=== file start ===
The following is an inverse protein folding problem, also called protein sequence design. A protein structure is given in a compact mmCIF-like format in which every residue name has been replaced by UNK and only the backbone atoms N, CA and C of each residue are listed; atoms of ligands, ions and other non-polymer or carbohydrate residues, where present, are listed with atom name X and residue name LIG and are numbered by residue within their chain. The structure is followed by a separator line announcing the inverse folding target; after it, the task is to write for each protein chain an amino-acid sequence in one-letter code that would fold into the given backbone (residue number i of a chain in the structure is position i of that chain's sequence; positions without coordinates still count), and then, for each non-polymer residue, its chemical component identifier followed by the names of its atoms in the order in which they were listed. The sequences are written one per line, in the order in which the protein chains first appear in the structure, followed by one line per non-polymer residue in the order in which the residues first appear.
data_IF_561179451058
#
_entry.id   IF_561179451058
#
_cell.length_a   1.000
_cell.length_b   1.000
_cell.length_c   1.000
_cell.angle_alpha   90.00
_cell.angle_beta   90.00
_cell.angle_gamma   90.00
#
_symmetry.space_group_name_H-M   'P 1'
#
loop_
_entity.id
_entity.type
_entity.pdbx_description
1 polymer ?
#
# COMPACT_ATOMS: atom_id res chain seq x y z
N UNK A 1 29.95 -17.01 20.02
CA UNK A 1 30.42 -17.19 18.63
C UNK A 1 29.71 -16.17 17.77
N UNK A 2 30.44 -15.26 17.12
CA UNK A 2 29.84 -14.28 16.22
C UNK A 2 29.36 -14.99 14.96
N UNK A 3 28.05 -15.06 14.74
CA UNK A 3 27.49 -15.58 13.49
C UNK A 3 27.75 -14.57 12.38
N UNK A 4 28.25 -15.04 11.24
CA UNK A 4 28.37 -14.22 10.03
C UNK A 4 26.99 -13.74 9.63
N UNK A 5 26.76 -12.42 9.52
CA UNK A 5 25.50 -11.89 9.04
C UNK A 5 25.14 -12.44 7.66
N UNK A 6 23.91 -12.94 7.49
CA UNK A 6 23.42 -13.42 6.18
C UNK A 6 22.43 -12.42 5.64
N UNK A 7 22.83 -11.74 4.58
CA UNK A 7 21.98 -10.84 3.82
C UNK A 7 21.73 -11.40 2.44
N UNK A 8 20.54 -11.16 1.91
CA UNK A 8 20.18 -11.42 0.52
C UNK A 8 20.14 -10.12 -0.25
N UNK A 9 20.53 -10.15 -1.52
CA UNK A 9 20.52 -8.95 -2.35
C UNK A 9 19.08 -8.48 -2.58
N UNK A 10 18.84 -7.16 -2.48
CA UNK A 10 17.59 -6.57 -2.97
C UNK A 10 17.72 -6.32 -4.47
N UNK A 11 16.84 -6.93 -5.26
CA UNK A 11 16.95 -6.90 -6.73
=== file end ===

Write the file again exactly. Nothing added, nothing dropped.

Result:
The following is an inverse protein folding problem, also called protein sequence design. A protein structure is given in a compact mmCIF-like format in which every residue name has been replaced by UNK and only the backbone atoms N, CA and C of each residue are listed; atoms of ligands, ions and other non-polymer or carbohydrate residues, where present, are listed with atom name X and residue name LIG and are numbered by residue within their chain. The structure is followed by a separator line announcing the inverse folding target; after it, the task is to write for each protein chain an amino-acid sequence in one-letter code that would fold into the given backbone (residue number i of a chain in the structure is position i of that chain's sequence; positions without coordinates still count), and then, for each non-polymer residue, its chemical component identifier followed by the names of its atoms in the order in which they were listed. The sequences are written one per line, in the order in which the protein chains first appear in the structure, followed by one line per non-polymer residue in the order in which the residues first appear.
data_IF_561179451058
#
_entry.id   IF_561179451058
#
_cell.length_a   1.000
_cell.length_b   1.000
_cell.length_c   1.000
_cell.angle_alpha   90.00
_cell.angle_beta   90.00
_cell.angle_gamma   90.00
#
_symmetry.space_group_name_H-M   'P 1'
#
loop_
_entity.id
_entity.type
_entity.pdbx_description
1 polymer ?
#
# COMPACT_ATOMS: atom_id res chain seq x y z
N UNK A 1 29.95 -17.01 20.02
CA UNK A 1 30.42 -17.19 18.63
C UNK A 1 29.71 -16.17 17.77
N UNK A 2 30.44 -15.26 17.12
CA UNK A 2 29.84 -14.28 16.22
C UNK A 2 29.36 -14.99 14.96
N UNK A 3 28.05 -15.06 14.74
CA UNK A 3 27.49 -15.58 13.49
C UNK A 3 27.75 -14.57 12.38
N UNK A 4 28.25 -15.04 11.24
CA UNK A 4 28.37 -14.22 10.03
C UNK A 4 26.99 -13.74 9.63
N UNK A 5 26.76 -12.42 9.52
CA UNK A 5 25.50 -11.89 9.04
C UNK A 5 25.14 -12.44 7.66
N UNK A 6 23.91 -12.94 7.49
CA UNK A 6 23.42 -13.42 6.18
C UNK A 6 22.43 -12.42 5.64
N UNK A 7 22.83 -11.74 4.58
CA UNK A 7 21.98 -10.84 3.82
C UNK A 7 21.73 -11.40 2.44
N UNK A 8 20.54 -11.16 1.91
CA UNK A 8 20.18 -11.42 0.52
C UNK A 8 20.14 -10.12 -0.25
N UNK A 9 20.53 -10.15 -1.52
CA UNK A 9 20.52 -8.95 -2.35
C UNK A 9 19.08 -8.48 -2.58
N UNK A 10 18.84 -7.16 -2.48
CA UNK A 10 17.59 -6.57 -2.97
C UNK A 10 17.72 -6.32 -4.47
N UNK A 11 16.84 -6.93 -5.26
CA UNK A 11 16.95 -6.90 -6.73